Note: this post previously appeared in VentureBeat as a post entitled “Not using Facebook Messenger for your chatbot? You may have a distribution problem” on July 8, 2016.
Chatbots are one of the most interesting emerging business models in mobile tech.
At their core, they represent an entirely new way of communicating with other individuals, businesses, and services — some of these customers using chatbots themselves. Social media networks are a natural place for these transactions to exist: a digital location pre-populated with each user’s personal contacts and preferences, designed specifically to track each user’s interaction.
It’s no surprise then that in April, at their flagship F8 developer’s conference, Facebook’s Mark Zuckerberg announced support for developers to build chatbots based on the Facebook Messenger platform. While the first batch of chatbots developed for Facebook Messenger received a rocky reception, more recent opinions indicate that this experience is rapidly improving and could spell a drastic change for chatbot developers in the U.S. and beyond.
Yet for anyone thinking about building a chatbot for any other platform besides Facebook Messenger, there are some serious challenges in how to distribute the bot and gain traction.
Instant, Massive Reach — With One Big Catch
Other messaging platforms and apps already support chatbots — Japan’s Line, which is reportedly on the verge of announcing one of the biggest IPOs in tech, has already integrated chatbots and chat-based interfaces. However, Verto data shows that Facebook Messenger, as of May 2016, claims the highest reach of all messaging apps in the U.S., attracting over 79.3 million adult (18+) users with a 44 percent reach across mobile devices. That’s an incredible, approachable audience for a chatbot developer.
Facebook has already proven itself a mercurial platform for commercial interests. While publishers and brands recognize that Facebook is a powerful driver of traffic, they cannot control things like the algorithms that prioritize what content is discoverable. The same risks are inherent for chatbot developers: If you decide to rely on major mobile app ecosystems like Line, Kik, or Facebook Messenger, you trade complete control of the ecosystem for instant access to a huge addressable potential user base.
It’s entirely possible that highly successful chatbot services could be built on top of Facebook Messenger platform. But chatbot companies must also remember the cautionary tale of Zynga, whose early games heavily relied on Facebook for discovery, engagement, and distribution. When Facebook terminated that relationship, it contributed to the demise of Zynga’s status as a startup darling.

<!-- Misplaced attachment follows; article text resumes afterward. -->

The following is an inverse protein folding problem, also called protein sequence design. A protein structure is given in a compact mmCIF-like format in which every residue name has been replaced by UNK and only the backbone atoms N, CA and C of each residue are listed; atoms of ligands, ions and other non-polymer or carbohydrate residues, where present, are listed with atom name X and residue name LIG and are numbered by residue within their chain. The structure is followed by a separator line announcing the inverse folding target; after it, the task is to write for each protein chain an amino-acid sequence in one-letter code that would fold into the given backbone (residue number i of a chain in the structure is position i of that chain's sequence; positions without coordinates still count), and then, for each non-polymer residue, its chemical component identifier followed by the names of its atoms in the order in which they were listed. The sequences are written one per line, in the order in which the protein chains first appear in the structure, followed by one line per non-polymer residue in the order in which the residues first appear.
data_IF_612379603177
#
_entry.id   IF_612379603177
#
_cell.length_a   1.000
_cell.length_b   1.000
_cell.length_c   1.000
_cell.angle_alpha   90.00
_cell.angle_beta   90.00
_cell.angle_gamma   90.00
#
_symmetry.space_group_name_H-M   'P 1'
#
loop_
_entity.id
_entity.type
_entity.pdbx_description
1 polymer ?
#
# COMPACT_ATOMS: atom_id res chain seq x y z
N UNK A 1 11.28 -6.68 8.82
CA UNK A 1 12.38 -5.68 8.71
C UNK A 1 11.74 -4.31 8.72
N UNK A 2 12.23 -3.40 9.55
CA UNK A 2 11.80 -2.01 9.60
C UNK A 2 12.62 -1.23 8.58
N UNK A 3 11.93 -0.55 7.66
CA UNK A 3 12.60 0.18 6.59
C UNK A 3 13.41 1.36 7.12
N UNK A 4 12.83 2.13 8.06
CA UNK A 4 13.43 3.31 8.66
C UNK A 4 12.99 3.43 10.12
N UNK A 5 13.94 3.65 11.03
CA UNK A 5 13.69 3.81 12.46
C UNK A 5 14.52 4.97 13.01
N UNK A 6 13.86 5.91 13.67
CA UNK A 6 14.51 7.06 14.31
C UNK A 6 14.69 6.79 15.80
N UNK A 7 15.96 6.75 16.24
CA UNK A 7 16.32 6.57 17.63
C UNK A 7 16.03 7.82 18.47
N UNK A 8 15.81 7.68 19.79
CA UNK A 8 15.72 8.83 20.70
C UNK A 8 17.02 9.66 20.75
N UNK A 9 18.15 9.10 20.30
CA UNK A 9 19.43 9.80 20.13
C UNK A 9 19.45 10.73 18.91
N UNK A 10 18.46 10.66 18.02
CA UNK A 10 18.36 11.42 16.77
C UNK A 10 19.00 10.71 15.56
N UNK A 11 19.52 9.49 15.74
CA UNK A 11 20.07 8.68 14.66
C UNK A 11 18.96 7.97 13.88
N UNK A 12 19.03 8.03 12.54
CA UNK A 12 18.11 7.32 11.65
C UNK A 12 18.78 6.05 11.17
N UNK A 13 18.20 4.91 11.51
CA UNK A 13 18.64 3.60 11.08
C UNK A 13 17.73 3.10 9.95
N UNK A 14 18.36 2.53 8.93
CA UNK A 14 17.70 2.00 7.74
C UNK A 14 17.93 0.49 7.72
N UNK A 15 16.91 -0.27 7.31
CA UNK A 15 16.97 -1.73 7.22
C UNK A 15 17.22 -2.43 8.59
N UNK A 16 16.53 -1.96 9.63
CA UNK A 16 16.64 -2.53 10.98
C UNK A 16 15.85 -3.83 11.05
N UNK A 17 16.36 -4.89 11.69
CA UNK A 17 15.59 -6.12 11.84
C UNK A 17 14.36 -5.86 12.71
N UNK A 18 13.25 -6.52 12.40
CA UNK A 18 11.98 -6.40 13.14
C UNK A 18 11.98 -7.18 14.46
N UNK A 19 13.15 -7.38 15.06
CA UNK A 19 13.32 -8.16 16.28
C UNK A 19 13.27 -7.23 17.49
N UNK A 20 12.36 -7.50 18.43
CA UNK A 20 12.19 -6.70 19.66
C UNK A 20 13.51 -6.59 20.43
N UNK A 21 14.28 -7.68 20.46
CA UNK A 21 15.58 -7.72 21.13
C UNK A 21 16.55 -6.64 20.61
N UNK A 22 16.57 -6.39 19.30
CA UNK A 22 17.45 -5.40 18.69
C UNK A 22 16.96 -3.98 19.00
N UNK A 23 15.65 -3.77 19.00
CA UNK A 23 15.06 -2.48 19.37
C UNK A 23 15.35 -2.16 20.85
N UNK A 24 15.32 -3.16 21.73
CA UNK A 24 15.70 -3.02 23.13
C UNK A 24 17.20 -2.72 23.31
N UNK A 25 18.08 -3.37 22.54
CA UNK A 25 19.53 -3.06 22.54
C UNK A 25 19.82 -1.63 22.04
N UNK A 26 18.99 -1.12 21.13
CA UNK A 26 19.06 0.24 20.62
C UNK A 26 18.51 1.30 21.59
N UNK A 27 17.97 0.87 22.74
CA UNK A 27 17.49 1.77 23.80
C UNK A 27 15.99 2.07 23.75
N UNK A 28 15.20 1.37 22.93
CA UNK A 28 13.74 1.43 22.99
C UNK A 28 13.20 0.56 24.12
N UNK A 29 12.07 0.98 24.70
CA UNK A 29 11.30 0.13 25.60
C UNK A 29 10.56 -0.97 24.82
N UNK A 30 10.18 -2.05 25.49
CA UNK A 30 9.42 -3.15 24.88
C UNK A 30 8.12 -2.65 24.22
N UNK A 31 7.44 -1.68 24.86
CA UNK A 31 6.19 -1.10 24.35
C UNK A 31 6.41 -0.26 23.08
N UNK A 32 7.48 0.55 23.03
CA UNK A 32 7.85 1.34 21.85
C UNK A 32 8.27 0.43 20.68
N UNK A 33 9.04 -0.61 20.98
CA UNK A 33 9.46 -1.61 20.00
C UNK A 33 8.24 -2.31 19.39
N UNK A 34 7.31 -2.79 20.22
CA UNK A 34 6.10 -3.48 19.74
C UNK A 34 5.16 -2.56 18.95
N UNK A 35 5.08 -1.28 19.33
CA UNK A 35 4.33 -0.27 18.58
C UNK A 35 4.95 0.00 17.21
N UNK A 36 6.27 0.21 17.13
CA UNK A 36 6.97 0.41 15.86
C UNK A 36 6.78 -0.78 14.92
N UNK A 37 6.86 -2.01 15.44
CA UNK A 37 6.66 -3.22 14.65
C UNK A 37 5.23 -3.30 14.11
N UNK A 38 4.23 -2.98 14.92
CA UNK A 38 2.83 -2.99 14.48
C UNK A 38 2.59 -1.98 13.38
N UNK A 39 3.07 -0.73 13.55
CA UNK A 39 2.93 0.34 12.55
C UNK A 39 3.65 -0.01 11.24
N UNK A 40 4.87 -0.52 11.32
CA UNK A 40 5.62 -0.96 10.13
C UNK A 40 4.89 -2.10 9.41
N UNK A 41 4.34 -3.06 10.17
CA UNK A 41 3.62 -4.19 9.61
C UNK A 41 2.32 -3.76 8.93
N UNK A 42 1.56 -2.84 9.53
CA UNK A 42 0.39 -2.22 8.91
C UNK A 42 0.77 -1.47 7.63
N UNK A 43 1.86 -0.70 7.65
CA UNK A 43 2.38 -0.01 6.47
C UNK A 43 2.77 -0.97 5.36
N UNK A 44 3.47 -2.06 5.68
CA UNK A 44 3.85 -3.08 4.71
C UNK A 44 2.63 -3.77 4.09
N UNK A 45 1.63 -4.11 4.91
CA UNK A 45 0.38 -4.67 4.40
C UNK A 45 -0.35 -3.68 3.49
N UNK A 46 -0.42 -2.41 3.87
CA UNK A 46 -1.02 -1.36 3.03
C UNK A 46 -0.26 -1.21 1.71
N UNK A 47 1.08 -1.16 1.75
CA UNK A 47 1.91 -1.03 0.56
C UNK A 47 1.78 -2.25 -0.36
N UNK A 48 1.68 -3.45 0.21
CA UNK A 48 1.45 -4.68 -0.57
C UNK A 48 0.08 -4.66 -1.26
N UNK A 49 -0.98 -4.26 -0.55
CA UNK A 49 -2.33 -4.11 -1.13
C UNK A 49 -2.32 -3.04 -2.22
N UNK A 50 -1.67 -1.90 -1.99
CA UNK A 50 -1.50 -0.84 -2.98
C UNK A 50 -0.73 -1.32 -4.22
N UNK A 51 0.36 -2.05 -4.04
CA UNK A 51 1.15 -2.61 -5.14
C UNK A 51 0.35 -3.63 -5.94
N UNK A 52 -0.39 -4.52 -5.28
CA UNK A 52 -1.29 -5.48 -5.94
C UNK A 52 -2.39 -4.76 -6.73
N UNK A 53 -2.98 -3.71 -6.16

On the other hand, for vertically focused chatbots, other platforms might be more appropriate; partnerships with existing mobile apps like TripAdvisor or Booking.com might be better options for travel-related chatbots, for example. But should these more focused apps build their own chatbots into their apps, or do they want to open up doors for developers as Line or Facebook have done?
The Future of Chatbots
Will the future of chatbots rely on existing platforms like Facebook Messenger, or will standalone apps work best? According to Verto App Watch, there are 680 mobile apps with at least 1 million unique users per month in the U.S. However, the average consumer only uses ten apps per day.
While chatbots are still new to the U.S. market, Verto App Watch data does not yet show any chatbots with significant U.S. user bases as of last month. For fledgling chatbot developers, Facebook Messenger’s 900 million global users and 79.3 million U.S. users is a very tempting platform to help gain instant market traction.
However, reach isn’t everything — a successful chatbot also relies heavily on engagement. According to Verto’s Messaging App Report, Facebook isn’t winning the engagement war. Other apps like Snapchat, WhatsApp, and even Kik claim a much higher stickiness rating, the share of the monthly users who use the particular property daily. (The Verto methodology demonstrates that daily users reflect the active, loyal, and engaged part of the audience, and the higher the stickiness, the bigger the share of daily users versus monthly users.) While Facebook Messenger may be the most attractive option for current developers, we see signs that the platform market may soon start to fragment across geographical, demographic, or other niche segmentation lines.
Regardless, it’s clear there are multiple options for chatbot developers to leverage their product on an existing platform. But there are certainly no easy choices today. We’ll continue to measure the traction of messaging apps and chatbots and report on the winning (and declining) messaging platforms and chatbot services. And even more tellingly, the development of a robust and successful chatbot ecosystem could have a profound effect on the acquisition market, as Internet and media giants seek to integrate “default chatbots” into their existing apps and platforms.